Colombia’s indigenous people have been some of the most affected people during the 60-year armed conflict. In recent years, indigenous leaders who have opposed megaprojects and the exploitation of natural resources in their lands have been murdered.
Despite the critical situation they face, they are increasingly aware of their rights as ancestral inhabitants of their territories.
Colombian law recognises their lands or 'reservas' and although many are the rightful owners of the lands and possess land titles, many find their lands invaded by companies, cattle ranchers or big landowners.
Despite possessing legal land titles for thousands of hectares of land by the government, many indigenous communities find themselves living just in very small plots in conditions of hardship and the rest of the land being invading by mining or agribusinesses.
What Christian Aid are doing
Christian Aid has been working to strengthen organisations - creating alliances and providing accompaniment by national and international human rights organisations. This work has empowered communities who in many cases have stopped the activities of mining companies in their lands.
For example, the Embera indigenous people in Alto Guayabal, blocked and stopped a mining project taking place in a location they consider to be sacred. Women played a crucial role, standing in the fields for days and preventing the company’s helicopters from landing on their reserve.
Similarly, the Jiw and Sikuani indigenous people are fighting the activities of a palm oil company. Women have been at the forefront of efforts to prevent the company from operating in their land.
Peace in Colombia
Finally, indigenous people have a prominent role at the Ethnic Chapter of the recent peace agreement reached between the government and the FARC guerrilla.
Jointly with black and mestizo communities, their organisations are putting pressure on the government to keep to agreements stated in the peace accord.
Groups of kiché and kakchiquel indigenous women in three municipalities in the department of Sololá in Guatemala are fighting local corruption and demanding improved public services.
The women form part of social audit commissions, groups that have been set up and trained by Christian Aid partner organisation CONGCOOP. They now have the skills to monitor the municipal budget execution and to present proposals to local authorities. Most importantly, they know their rights as citizens.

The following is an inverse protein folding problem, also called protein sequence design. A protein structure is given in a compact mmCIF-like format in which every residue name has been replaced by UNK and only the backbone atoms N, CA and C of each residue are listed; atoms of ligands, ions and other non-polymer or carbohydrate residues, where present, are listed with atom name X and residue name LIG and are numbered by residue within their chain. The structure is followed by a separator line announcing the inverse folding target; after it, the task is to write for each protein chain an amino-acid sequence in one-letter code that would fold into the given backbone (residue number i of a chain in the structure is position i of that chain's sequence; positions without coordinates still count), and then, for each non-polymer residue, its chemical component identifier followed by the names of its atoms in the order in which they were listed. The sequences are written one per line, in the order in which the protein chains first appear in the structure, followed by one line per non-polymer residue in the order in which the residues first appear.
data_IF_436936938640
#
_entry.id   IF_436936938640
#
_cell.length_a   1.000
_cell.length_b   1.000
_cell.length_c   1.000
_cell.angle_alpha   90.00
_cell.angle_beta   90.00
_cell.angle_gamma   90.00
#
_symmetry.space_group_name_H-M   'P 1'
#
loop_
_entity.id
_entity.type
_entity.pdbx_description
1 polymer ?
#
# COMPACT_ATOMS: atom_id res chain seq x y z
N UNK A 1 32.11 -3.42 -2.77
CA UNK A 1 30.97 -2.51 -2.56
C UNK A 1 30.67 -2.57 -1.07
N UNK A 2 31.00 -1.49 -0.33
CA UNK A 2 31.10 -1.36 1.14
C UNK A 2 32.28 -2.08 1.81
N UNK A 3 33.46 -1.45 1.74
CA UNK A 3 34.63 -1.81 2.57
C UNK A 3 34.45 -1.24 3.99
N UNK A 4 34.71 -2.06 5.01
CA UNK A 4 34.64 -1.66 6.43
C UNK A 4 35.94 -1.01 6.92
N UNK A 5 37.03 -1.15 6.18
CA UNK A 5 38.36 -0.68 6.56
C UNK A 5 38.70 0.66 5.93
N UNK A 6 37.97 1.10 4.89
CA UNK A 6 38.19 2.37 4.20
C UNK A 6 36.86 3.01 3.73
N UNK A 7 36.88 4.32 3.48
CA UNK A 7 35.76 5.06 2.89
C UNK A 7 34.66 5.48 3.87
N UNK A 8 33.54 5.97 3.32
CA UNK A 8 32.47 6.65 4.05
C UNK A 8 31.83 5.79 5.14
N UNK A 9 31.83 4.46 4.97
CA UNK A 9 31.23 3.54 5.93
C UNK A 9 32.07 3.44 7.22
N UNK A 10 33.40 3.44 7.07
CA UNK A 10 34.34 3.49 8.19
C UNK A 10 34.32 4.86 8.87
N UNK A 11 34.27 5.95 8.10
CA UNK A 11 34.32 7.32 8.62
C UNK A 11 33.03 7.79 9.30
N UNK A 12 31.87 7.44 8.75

Tomasa Sicay Pérez is one of the women who is now actively participating in local politics. She says:
'Eight years ago, I started to participate in the Women’s Commission. Then I was invited to participate in [Christian Aid partner organisation] CONGCOOP’s training process.
'CONGCOOP doesn’t support us with productive projects, but with political awareness training. One woman told me that she would not participate because they only give training and not productive projects.
'I decided to participate because I didn’t know much about faraway communities and I wanted to learn new skills. The training made me lose my fear of going to other communities, expressing my opinion, speaking and demanding my rights.
'I’m now a leader in my community. I decided to participate in the Community Development Council, I’m no longer afraid to speak out. There are people in my community who have graduated, and they criticise me because now I’m invited to meetings in the municipality.
'They think I’m being paid, but it’s not true. I go voluntarily to campaign for the needs of my community.'
These women have dedicated their time to the training process the CONGCOOP has run, on social auditing and other issues. When there is a training or activity, these women always participate, even though they have not been to school and can’t express themselves easily in Spanish, they give their time. They want to be an example for others so that they participate. The authorities don’t take women into account, and therefore it’s important that they participate and know their rights, so that they can demand them.
- Tomasa Sicay.
These actions are just a few of the ways in which indigenous communities are demanding their collective and human rights.